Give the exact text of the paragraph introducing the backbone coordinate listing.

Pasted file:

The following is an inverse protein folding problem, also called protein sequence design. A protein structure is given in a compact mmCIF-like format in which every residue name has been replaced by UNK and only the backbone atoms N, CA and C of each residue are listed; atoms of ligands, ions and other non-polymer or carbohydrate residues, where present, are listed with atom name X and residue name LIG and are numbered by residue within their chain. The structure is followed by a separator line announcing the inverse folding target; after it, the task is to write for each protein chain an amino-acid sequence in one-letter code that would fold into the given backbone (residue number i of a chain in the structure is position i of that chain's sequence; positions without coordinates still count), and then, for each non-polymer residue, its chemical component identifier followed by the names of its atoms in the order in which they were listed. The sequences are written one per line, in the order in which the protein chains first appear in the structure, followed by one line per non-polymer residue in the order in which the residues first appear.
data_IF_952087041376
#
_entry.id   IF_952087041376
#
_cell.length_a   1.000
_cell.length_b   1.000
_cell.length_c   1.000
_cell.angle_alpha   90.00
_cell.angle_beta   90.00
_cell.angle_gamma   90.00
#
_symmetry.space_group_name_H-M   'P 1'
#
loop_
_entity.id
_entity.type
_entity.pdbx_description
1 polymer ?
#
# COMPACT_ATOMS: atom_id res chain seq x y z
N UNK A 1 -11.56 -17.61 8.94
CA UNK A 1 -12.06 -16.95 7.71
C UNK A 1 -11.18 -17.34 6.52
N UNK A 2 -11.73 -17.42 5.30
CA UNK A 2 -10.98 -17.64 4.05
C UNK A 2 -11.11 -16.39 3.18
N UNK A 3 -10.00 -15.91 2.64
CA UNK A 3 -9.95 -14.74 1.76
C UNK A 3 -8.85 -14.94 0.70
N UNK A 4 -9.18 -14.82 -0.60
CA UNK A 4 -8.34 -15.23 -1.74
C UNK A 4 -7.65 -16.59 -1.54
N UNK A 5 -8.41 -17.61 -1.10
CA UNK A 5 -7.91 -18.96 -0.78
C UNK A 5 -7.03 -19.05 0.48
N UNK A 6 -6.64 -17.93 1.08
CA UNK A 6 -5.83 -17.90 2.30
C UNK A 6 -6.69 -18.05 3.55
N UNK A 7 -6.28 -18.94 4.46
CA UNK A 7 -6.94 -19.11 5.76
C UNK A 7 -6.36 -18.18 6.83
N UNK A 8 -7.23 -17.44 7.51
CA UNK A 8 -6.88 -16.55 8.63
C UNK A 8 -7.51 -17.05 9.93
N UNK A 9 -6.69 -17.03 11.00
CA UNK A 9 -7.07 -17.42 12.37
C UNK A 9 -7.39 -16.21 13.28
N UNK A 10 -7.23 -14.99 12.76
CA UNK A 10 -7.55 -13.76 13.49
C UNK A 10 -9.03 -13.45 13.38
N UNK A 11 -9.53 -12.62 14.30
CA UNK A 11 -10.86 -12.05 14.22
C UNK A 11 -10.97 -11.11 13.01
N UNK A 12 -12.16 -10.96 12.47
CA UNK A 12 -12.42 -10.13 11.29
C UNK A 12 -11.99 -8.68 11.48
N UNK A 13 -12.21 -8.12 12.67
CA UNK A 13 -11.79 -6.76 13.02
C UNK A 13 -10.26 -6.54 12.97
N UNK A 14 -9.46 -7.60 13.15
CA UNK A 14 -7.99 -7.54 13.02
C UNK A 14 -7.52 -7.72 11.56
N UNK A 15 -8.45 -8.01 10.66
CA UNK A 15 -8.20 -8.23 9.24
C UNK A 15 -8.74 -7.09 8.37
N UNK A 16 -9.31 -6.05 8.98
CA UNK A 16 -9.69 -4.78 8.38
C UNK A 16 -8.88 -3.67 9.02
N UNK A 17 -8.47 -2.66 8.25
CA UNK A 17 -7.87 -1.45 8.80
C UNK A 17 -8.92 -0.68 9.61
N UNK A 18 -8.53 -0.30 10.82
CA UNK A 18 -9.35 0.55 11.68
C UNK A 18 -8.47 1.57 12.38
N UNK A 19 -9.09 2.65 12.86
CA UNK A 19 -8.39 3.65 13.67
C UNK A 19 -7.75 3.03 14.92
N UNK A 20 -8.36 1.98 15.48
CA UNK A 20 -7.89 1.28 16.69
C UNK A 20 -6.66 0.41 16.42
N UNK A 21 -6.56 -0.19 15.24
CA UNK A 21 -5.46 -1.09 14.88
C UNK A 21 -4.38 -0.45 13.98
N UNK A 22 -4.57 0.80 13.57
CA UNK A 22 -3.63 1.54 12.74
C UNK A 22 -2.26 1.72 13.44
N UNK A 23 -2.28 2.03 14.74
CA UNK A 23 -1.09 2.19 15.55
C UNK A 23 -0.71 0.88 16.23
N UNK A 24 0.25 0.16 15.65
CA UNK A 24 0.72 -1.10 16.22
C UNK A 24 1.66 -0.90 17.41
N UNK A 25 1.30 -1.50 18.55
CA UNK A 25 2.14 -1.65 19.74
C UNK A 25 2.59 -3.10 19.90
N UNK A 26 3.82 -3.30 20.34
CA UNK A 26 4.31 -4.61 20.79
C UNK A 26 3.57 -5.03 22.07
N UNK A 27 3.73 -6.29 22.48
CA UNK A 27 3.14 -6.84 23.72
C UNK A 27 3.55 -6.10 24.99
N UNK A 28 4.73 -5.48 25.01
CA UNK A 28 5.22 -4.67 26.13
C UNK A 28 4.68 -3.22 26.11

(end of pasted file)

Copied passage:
The following is an inverse protein folding problem, also called protein sequence design. A protein structure is given in a compact mmCIF-like format in which every residue name has been replaced by UNK and only the backbone atoms N, CA and C of each residue are listed; atoms of ligands, ions and other non-polymer or carbohydrate residues, where present, are listed with atom name X and residue name LIG and are numbered by residue within their chain. The structure is followed by a separator line announcing the inverse folding target; after it, the task is to write for each protein chain an amino-acid sequence in one-letter code that would fold into the given backbone (residue number i of a chain in the structure is position i of that chain's sequence; positions without coordinates still count), and then, for each non-polymer residue, its chemical component identifier followed by the names of its atoms in the order in which they were listed. The sequences are written one per line, in the order in which the protein chains first appear in the structure, followed by one line per non-polymer residue in the order in which the residues first appear.